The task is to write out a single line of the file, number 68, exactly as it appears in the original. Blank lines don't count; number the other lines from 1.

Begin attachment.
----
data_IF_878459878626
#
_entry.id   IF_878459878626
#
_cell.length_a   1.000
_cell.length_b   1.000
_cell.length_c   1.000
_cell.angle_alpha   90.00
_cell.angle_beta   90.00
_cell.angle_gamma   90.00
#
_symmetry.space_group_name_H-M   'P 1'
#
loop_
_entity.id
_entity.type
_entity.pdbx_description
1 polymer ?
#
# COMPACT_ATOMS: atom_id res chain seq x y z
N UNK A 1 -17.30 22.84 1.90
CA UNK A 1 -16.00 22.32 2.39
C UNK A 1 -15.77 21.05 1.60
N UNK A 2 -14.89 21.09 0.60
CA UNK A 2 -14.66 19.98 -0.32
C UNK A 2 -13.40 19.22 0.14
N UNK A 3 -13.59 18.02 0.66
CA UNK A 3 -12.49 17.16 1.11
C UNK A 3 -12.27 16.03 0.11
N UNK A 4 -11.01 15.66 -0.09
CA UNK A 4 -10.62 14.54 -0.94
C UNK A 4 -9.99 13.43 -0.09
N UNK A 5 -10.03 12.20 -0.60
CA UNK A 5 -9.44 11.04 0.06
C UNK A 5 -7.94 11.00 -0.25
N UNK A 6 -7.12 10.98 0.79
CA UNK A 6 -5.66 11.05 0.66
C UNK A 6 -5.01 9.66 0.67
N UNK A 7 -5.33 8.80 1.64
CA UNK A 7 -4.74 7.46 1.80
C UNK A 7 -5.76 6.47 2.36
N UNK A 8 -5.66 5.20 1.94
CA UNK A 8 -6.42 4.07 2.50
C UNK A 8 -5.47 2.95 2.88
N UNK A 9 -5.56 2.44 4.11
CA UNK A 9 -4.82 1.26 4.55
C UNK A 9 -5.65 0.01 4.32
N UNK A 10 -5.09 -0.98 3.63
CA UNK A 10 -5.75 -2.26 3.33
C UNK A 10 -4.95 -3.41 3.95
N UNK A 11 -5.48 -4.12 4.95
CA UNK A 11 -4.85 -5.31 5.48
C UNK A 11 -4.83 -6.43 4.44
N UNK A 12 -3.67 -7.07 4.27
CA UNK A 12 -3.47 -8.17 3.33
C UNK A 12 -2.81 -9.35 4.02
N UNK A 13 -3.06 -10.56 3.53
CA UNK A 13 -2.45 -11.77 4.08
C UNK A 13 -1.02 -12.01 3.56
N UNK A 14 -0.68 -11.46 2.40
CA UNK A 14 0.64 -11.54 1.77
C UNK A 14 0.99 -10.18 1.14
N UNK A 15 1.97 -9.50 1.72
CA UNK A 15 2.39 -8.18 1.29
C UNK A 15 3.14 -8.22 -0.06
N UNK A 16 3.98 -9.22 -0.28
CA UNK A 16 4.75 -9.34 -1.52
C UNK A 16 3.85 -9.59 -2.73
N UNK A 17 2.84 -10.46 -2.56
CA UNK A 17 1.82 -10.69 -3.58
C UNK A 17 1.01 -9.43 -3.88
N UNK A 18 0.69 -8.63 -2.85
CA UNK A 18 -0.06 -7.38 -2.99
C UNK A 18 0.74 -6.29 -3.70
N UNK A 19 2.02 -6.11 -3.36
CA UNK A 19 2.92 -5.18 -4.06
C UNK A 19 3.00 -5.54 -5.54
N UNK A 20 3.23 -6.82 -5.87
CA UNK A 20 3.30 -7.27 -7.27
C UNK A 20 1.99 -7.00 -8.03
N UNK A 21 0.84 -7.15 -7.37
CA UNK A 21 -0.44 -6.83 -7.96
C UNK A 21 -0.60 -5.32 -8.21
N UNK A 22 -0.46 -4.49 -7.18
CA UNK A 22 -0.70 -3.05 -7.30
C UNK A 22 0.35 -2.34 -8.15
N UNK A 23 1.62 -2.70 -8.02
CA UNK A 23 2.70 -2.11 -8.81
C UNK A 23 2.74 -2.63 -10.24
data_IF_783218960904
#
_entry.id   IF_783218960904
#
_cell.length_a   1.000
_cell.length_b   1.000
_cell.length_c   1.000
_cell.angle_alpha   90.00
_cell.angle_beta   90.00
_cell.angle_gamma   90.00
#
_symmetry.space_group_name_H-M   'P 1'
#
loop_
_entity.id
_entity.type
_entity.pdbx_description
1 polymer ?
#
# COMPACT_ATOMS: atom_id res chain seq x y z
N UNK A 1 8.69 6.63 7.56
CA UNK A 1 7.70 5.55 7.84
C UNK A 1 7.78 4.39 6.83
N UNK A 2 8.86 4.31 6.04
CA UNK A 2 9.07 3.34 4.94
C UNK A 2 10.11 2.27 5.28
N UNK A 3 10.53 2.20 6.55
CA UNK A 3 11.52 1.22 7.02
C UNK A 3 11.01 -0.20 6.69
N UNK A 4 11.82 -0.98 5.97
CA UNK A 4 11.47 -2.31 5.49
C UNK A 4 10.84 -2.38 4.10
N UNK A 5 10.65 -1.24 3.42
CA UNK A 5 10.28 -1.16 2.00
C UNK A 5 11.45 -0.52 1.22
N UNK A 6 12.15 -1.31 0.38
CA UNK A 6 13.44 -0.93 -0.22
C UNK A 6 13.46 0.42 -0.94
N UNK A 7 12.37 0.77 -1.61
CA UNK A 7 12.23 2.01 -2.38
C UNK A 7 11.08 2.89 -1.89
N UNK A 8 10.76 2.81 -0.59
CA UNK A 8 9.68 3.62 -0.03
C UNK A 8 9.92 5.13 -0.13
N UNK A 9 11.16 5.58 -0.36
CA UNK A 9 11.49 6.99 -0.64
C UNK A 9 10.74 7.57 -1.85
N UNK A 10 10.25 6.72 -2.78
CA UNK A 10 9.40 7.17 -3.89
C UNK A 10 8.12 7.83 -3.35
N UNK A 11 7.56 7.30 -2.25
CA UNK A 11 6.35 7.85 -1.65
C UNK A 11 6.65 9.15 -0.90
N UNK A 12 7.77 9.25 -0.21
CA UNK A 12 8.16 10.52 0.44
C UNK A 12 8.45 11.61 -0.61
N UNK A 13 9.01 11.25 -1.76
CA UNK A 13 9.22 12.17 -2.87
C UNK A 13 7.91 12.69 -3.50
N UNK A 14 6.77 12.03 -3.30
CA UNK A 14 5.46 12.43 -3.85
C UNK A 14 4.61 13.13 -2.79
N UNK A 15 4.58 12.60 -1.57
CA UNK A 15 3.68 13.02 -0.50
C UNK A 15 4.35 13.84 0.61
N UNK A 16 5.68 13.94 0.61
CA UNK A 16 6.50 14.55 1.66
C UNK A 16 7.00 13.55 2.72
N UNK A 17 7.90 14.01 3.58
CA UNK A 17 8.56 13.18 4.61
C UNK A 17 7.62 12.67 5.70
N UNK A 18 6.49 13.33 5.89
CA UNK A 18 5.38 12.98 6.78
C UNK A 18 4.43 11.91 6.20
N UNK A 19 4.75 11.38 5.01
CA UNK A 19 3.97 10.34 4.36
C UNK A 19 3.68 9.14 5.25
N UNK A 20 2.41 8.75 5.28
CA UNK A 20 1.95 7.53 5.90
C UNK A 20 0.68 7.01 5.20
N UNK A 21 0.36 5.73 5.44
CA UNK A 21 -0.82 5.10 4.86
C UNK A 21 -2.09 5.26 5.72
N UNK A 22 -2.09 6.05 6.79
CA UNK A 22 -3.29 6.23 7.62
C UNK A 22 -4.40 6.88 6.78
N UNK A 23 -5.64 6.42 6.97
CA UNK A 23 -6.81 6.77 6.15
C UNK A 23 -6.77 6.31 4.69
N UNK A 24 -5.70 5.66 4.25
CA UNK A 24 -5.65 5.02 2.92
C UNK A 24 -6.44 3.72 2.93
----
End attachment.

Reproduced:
C UNK A 16 3.85 -9.59 -2.73